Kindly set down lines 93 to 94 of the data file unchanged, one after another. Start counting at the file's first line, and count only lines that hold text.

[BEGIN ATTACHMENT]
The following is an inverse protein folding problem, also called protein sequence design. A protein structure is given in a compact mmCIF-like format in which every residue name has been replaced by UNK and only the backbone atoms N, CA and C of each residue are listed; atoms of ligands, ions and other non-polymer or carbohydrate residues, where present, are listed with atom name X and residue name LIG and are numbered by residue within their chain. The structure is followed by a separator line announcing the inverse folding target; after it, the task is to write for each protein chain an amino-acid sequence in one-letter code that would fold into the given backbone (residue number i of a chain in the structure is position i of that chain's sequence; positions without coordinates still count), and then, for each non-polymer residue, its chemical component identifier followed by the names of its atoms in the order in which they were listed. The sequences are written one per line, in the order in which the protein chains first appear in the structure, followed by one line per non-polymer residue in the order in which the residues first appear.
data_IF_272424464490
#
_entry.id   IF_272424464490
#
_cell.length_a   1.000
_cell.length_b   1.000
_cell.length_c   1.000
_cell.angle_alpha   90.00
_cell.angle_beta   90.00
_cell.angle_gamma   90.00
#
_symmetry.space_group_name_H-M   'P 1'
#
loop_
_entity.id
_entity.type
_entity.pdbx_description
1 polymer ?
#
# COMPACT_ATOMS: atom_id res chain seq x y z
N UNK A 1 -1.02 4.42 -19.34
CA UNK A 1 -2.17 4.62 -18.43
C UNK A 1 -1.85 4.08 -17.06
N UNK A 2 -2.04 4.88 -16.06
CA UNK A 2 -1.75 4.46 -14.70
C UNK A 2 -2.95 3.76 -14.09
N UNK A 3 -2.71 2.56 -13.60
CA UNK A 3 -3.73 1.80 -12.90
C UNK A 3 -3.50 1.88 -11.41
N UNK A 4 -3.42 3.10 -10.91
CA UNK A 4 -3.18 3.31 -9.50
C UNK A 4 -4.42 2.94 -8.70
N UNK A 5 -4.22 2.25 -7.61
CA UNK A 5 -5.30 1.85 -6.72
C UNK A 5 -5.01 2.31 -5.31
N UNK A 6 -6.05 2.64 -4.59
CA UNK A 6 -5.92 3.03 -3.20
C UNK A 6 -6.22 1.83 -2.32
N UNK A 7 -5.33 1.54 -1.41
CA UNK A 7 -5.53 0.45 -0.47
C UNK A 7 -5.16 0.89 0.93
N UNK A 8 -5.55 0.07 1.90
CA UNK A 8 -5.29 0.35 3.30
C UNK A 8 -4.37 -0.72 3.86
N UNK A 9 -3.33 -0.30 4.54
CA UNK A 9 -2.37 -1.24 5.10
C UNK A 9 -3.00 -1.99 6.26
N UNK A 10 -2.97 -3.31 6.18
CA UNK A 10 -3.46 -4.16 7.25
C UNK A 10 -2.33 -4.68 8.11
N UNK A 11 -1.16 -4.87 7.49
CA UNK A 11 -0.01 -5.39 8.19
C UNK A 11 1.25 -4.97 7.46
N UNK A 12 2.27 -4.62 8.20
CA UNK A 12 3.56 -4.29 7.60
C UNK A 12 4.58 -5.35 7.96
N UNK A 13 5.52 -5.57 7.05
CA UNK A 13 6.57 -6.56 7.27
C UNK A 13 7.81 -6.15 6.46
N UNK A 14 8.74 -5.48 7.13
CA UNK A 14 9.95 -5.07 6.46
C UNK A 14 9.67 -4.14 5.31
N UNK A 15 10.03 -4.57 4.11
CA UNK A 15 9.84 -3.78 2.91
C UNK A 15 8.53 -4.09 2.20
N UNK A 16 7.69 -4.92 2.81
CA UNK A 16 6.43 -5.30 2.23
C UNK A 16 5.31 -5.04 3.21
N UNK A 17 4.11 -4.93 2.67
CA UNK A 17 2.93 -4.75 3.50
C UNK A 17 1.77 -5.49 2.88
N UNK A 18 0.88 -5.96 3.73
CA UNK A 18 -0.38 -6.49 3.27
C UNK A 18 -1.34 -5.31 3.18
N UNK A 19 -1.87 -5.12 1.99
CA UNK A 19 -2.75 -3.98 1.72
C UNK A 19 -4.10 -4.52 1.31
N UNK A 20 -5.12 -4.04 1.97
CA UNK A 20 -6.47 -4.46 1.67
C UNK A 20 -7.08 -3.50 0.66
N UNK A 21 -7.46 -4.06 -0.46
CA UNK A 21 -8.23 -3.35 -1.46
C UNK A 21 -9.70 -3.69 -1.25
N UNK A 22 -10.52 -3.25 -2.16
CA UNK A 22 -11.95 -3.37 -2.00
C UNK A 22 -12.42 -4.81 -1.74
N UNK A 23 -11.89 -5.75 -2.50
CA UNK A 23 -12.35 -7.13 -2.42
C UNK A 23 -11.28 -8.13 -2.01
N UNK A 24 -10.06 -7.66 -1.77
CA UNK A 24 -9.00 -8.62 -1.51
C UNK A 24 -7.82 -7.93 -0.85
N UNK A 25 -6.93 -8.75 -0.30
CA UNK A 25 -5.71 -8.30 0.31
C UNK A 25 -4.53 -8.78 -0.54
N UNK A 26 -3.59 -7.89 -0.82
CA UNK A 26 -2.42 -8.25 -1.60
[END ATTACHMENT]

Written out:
C UNK A 24 -7.82 -7.93 -0.85
N UNK A 25 -6.93 -8.75 -0.30